15 years of Distinctive Partnership between NATO and Ukraine
Fifteen years ago, on 9 July 1997, the Charter on a Distinctive Partnership between NATO and Ukraine was signed. It identified areas for consultation and cooperation, and established the NATO-Ukraine Commission to take work forward. Since then, dialogue and practical cooperation have become well-established in a wide range of areas.
Over the years, Ukraine has been a much-valued contributor to NATO-led operations. It is currently the only partner country contributing actively to the three main ongoing operations – the stabilization forces in Kosovo and Afghanistan, and Operation Active Endeavour, the counter-terrorist maritime operation in the Mediterranean.
Ukraine has pledged support for NATO’s counter-piracy operation off the Horn of Africa, with ships expected to deploy in 2013. It is also the first partner country to contribute to the NATO Response Force
Ukraine contributed to the NATO Training Mission in Iraq, which ended in December 2011. Ukrainian forces were also part of NATO’s first peacekeeping mission in Bosnia and Herzegovina.
Support for reform
Beyond support for operations, another important aspect of relations has been the support given by NATO and individual Allies for Ukraine’s ongoing reform efforts, particularly in the defence and security sectors. These reforms are crucial to the ongoing transformation of Ukraine’s security posture and vital for the country’s democratic development.
A Joint Working Group on Defence Reform, established in 1998, directs cooperation in this area. Ukraine has sought NATO’s support in efforts to transform its Cold War legacy of massive conscript forces into smaller, professional and more mobile armed forces. Another priority has been to strengthen democratic and civilian control of Ukraine’s armed forces and security institutions.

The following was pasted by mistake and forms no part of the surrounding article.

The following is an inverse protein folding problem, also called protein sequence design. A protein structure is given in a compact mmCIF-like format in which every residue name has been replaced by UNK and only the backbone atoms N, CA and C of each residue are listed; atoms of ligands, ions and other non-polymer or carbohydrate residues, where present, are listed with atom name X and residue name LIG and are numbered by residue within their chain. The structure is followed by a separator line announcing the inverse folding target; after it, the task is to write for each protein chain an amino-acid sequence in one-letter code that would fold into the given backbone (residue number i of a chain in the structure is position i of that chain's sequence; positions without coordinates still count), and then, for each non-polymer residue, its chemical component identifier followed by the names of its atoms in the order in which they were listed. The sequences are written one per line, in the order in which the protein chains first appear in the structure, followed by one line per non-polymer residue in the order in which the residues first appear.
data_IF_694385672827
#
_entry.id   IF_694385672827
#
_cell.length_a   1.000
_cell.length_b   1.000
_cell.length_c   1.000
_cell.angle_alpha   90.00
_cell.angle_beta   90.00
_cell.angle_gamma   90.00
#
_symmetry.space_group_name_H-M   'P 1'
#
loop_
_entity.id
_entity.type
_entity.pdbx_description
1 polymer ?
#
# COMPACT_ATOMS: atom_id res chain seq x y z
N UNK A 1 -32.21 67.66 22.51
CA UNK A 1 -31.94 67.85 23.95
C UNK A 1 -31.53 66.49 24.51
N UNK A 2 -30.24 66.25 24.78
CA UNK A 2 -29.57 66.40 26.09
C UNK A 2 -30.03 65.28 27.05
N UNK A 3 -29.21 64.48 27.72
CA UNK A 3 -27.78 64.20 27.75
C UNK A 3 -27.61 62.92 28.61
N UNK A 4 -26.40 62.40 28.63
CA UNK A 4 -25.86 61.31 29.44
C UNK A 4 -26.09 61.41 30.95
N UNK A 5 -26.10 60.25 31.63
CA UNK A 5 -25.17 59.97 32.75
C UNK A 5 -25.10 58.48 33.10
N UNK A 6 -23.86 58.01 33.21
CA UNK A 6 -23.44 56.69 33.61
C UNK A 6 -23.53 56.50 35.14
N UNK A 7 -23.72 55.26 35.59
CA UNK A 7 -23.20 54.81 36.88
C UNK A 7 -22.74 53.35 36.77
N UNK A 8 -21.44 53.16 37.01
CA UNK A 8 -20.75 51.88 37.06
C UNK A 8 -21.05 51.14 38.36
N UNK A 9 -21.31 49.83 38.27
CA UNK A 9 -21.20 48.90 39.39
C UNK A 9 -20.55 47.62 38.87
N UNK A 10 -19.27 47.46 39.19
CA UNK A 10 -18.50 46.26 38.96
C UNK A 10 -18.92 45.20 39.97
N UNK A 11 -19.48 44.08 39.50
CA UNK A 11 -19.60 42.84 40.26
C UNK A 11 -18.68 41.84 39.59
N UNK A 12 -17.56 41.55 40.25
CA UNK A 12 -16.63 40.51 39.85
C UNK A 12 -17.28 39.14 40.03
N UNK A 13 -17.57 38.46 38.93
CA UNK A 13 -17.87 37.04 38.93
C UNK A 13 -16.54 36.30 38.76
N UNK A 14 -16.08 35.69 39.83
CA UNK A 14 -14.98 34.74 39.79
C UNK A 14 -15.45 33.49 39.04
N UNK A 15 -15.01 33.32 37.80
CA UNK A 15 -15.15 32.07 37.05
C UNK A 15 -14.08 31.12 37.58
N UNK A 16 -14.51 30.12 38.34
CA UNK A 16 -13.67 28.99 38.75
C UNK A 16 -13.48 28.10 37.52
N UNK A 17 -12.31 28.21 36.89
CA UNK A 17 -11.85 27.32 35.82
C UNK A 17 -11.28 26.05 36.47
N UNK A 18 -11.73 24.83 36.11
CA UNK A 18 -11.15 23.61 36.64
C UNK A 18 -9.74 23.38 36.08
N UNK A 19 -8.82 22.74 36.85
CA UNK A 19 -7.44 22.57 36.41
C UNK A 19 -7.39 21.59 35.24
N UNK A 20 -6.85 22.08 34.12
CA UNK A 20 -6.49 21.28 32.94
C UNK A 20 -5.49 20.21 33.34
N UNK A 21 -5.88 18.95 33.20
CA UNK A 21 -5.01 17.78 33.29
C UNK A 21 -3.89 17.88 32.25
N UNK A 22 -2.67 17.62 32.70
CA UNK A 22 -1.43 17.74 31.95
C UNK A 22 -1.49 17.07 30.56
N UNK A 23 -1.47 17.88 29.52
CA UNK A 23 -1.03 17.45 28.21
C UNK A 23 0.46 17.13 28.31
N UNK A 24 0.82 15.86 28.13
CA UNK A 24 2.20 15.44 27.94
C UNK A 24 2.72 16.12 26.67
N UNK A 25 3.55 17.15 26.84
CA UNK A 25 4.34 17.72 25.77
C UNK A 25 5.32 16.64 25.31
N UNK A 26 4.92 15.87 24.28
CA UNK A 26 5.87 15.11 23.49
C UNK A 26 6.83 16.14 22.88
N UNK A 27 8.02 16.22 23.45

A number of projects are generating tangible benefits. Some 5200 released servicemen have benefited from NATO-Ukraine programmes that are helping Ukraine retrain and resettle former military personnel made redundant as a result of the progressive downsizing of the Ukrainian armed forces. And a 25 million euro Trust Fund project is helping Ukraine to safely destroy dangerous stocks of unused and obsolete munitions.
Both NATO and Ukraine have made clear that they are committed to working together further. The current Ukrainian government has declared its intention to maintain this strong level of cooperation with the Alliance. For their part, NATO heads of state and government declared at the Chicago Summit that NATO is ready to continue to develop its cooperation with Ukraine and assist with the implementation of reforms in the framework of the NATO-Ukraine Commission and the Annual National Programme.
Commitments to democracy and rule of law
At Chicago, echoing a key point made in the 1997 Charter, Allied leaders stressed that “an independent, sovereign and stable Ukraine, firmly committed to democracy and the rule of law, is key to Euro-Atlantic security.”
They welcomed Ukraine’s commitment to enhancing political dialogue and interoperability with NATO, as well as its contributions to NATO-led operations.
However, noting the principles and commitments enshrined in the Charter and Ukraine’s Annual National Programme with NATO, Allied leaders expressed their concerns about the rule of law in Ukraine and called on the government to address the existing shortcomings of its judicial system. They also encouraged Ukraine to ensure free, fair and inclusive Parliamentary elections this autumn.